FIAC , the Paris Contemporary Art Fair, celebrated its 40th anniversary at the end of October. So a stroll in the Tuileries Garden held even more delights than usual as we wandered through its avenues and past its fountains encountering an outdoor exhibition of temporary installations and sculptures joining the permanent collections in this formal landscape.
The Jardin de Tuileries is one of Paris’ foremost gardens, stretching from the Louvre to the Place de la Concorde. It was founded in the 16th century by Catherine de Medicis but achieved iconic status under Louis XIV and the great landscaper Le Nôtre. During the French Revolutionary period, the Royal family were brought from Versailles to the Tuileries Palace and allowed to exercise in part of the garden, until their final incarceration and execution. Today the park is popular amongst Parisians and visitors alike.
Under President Chirac in 1998, works of modern sculpture such as those by Henry Moore and Auguste Rodin were installed in the Garden, joining those of earlier centuries.
Then works by modern sculptors were added, so that the Garden became not simply one to stroll or jog in, but also an outdoor gallery.
For the FIAC (Foire Internationale d’Art Contemporain) , temporary additions were made to the resident sculptures.
‘Bridge’ by Shen Yuan sought to promote cultural exchange, the white and blue ceramic glaze representing the Chinese Ming period and the tiles alluding to the tiles in Arab culture. Straddling the main axis through the park, it certainly provoked interest and comment. I noticed how it echoed the Obelisk in the distance in the Place de la Concorde.
Look carefully at the striking geometrical shape of Jean Dupuy’s 3 metre high ‘Here’ and you will notice the multidirectional arrows spelling out the word ‘Here’.
I liked the way it framed the view,one could step through it , its geometric shape contrasting with the 18th century statues . It took me a little while before I noticed the word itself.
James Lee Byars ‘Golden Sphere’ , in its simplicity and contrast with the historic landscape, was a point of reflection on the pond in the central axis.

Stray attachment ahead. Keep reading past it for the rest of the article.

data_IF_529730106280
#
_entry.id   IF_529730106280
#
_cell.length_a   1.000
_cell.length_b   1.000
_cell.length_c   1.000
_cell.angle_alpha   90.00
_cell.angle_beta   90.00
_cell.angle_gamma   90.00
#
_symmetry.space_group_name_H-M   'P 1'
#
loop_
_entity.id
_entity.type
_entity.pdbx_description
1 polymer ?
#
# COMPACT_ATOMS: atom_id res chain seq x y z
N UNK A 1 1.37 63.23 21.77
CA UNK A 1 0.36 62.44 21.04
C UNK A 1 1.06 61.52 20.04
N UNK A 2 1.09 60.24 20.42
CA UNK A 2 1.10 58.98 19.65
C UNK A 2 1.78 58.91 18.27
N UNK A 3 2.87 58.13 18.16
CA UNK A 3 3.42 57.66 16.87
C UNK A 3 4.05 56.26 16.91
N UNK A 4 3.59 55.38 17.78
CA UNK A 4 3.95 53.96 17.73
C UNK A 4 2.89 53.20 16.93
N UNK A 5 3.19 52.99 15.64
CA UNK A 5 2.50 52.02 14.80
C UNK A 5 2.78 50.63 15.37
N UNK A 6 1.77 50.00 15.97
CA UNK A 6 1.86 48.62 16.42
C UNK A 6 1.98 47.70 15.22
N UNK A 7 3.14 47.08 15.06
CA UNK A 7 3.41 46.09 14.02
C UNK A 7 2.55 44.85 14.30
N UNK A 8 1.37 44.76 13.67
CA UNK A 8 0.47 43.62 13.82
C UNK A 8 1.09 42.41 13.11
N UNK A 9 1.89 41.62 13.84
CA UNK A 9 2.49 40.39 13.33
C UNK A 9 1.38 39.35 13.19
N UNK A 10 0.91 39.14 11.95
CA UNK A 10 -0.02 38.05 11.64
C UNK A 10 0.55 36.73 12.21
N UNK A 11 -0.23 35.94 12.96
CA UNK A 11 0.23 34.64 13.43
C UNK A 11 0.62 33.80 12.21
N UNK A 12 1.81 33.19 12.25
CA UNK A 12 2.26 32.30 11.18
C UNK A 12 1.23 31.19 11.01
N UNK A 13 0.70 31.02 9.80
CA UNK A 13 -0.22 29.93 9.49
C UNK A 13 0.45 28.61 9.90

What I like too about the Jardin de Tuileries are the numbers of comfortable chairs available throughout the garden – something I think everyone should consider for their own garden.
A favourite sculpture of mine was Francisco Sobrino’s ‘Untitled’, a single reflecting module of polished steel mirror with systematic and repetitive interlocking, like a 3-dimensional modern Celtic knot. Its severe and challenging appearance at 7.5 metres high, brilliantly contrasting with the surrounding vegetation.
Of course I am still taken with classical sculpture in a classic setting :
But a stroll in the park can be less predictable when you encounter this instead :
As the art critic Robert Hughes said in The Shock of the New , ” The greater the artist, the greater the doubt..”
So for me the FIAC was an exercise in embracing the new; how lucky Parisians are to have this wonderful outdoor exhibition in the Tuileries , and in many other locations, available to them every year.
Finally, a stroll later and we arrived in the Place Vendôme, where scaffolding shrouded the famous Ritz Paris, undergoing a two year renovation.
However, the “scaffolding” on Napoleon’s statue on the Column was .. ahhh… another installation, this one by Tadashi Kawamata.
More “interventions” could be seen around us on the square.
These ‘Tree Huts at Place Vendôme’ are likened to archaic tribal huts, a deliberate contrast to the style of the surrounding buildings, their elevated position inviting us to levitate and escape the chaos of the surrounding world… ” the village of a mysterious and celestial community”.
Now what was that quote ..” The greater the artist, the greater the doubt ”
More information here on placing art in your own garden.
Or creating focal points here.
(All photography mine; feel free to use any of Jardin’s images but please credit and link back)